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T. Rex Tooth Fossil Proves Predator Hunted and Scavenged, Experts Say

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By Newsmax Wires   |   Tuesday, 16 Jul 2013 12:02 PM

Researchers found the fossil of part of a T. rex tooth embedded in between two tailbones of a duckbill dinosaur in South Dakota recently, leading them to believe the predator hunted its prey rather than scavenging for food as previously thought.

Since the duckbill was alive and not just a carcass when it met the Tyrannosaurus rex, the fossil provides definitive evidence that T. rex hunted live animals, researchers said in Monday's issue of the Proceedings of the National Academy of Sciences.

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The fossil, from around 67 million years ago, indicates the T. rex bit the duckbill from behind and "intended to take it for a meal," David Burnham of the University of Kansas, an author of the report, told The Associated Press. The tooth was partially enclosed by regrown bone, indicating the smaller duckbill had escaped from the T. rex and lived for months or years afterward.

It's not clear whether there was a chase involved, he said.

Experts who didn't participate in the study said there was already ample evidence that T. rex went after live animals as well as scavenging carcasses. It brought a bone-shattering bite and teeth up to a foot long to each task.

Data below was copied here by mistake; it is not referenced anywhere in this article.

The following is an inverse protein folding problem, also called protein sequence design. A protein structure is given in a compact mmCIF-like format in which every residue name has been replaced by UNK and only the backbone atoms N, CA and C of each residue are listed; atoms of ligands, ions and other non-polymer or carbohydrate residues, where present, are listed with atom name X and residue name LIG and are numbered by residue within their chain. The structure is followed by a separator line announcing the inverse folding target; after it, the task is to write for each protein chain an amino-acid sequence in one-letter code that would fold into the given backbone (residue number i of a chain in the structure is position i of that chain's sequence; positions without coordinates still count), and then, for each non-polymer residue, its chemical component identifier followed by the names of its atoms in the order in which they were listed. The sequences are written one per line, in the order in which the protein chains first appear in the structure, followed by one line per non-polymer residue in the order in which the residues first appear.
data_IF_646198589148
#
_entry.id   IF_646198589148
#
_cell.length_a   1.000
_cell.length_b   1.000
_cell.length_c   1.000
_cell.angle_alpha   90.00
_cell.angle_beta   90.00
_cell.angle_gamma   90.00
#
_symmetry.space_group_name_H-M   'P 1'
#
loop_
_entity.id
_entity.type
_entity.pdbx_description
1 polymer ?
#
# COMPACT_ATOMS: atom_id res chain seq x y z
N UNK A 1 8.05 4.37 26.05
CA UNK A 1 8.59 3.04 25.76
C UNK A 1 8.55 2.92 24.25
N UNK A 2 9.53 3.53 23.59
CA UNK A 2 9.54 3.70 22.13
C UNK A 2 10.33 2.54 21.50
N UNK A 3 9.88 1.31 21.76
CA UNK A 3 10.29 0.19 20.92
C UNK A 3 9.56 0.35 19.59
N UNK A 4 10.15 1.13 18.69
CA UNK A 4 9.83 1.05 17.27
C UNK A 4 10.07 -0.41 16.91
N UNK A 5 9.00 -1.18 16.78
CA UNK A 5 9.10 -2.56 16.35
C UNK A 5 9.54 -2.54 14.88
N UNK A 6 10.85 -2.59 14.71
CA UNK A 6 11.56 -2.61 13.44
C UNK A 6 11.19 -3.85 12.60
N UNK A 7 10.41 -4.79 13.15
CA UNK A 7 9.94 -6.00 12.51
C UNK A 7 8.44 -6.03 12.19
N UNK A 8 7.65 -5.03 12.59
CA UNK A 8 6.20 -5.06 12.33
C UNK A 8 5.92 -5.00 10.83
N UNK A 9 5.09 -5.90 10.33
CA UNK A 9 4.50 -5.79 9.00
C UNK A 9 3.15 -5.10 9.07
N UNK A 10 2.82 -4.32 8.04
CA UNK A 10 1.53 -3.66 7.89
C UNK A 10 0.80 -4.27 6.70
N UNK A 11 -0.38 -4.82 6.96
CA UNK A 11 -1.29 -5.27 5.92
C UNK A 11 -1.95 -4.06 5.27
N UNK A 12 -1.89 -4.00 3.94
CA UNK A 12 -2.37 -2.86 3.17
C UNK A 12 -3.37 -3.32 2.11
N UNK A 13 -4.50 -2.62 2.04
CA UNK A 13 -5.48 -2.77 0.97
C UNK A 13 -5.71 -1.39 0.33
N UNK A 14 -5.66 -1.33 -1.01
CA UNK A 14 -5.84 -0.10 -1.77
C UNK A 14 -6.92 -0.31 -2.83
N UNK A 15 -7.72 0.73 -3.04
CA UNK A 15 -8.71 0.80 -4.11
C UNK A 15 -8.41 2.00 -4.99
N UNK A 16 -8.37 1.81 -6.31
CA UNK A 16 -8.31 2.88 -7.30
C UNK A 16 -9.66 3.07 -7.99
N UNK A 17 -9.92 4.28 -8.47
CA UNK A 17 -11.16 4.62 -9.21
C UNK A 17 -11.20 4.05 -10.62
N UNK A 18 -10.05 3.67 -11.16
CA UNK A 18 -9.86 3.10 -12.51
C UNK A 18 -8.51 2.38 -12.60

The new fossil is the first to include a T. rex tooth embedded in the bones of its prey, giving "extremely strong physical evidence that the attacker was a tyrannosaur," said Thomas Holtz Jr. of the University of Maryland.

"It's one other bit of evidence (for hunting) fully consistent with the other data already established from lots and lots of lines of evidence," Holtz said.

It makes sense that T. rex also scavenged, said Kenneth Carpenter, curator of paleontology at the Utah State University East Prehistoric Museum.

"If there's a free meal, why not?" he asked. But decay can make carcasses toxic after a while, he said, and "at that point, T. rex is going to have no choice but to hunt."

Some think a T. rex would take down anything in sight, but Jack Horner of Montana State University said it apparently preyed on the weak, the sick, and the young instead.

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